Primary care in a home setting is a money-saver, according to the second-year results from the Independence at Home program from the Centers for Medicare & Medicaid Services (CMS).
However, the program did not save Medicare as much as originally thought, according to a corrected analysis of the performance year 2 results.
In August 2016, CMS reported that the program, which allows providers to give primary care services to patients at home, saved Medicare $10,612,506 in aggregate. In fact, Independence at Home only saved Medicare $7,821,374 in aggregate, or an average of $746 per beneficiary.
By comparison, the program saved more than $25 million in aggregate in its first year.
Still, the savings allowed seven participating practices to receive incentive payments totaling $5,093,105. The corrected savings and earned incentive payments are significantly lower than the projected amounts reported in August.
More than 10,000 beneficiaries were enrolled in the Independence at Home program, which began in 2012 and was originally authorized for three years before it was extended through September 2017.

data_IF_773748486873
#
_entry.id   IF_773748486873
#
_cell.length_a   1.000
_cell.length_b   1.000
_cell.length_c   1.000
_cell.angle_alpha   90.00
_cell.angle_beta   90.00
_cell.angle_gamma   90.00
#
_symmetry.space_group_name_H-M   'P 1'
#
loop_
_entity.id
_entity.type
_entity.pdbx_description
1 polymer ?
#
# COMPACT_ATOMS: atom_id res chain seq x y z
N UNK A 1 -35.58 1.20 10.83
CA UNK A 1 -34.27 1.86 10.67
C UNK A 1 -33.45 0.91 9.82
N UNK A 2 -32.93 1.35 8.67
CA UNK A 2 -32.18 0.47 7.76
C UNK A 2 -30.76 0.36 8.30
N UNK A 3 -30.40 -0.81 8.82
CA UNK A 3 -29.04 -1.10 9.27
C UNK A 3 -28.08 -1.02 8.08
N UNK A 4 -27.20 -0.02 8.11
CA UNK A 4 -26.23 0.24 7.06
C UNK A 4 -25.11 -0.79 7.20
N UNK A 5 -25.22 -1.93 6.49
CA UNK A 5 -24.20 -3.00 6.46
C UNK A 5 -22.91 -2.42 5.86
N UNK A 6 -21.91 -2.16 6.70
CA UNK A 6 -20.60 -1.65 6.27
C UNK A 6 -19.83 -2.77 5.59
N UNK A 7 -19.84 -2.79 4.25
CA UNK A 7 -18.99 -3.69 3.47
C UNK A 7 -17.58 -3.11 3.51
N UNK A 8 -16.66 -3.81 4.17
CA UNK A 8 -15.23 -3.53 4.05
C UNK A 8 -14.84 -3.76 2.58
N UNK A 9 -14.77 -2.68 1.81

In total, 15 practices participated in the second year, including home care practices such as Cleveland Clinic Home Care Services, Doctors on Call, Doctors Making Housecalls and others. Of the seven practices receiving incentive payments, the lowest amount is $116,555, while the highest is more than $1.3 million.
The demonstration is also authorized by a section of the Affordable Care Act, which the new Trump administration and Republican-lead Congress have promised to repeal.
Written by Amy Baxter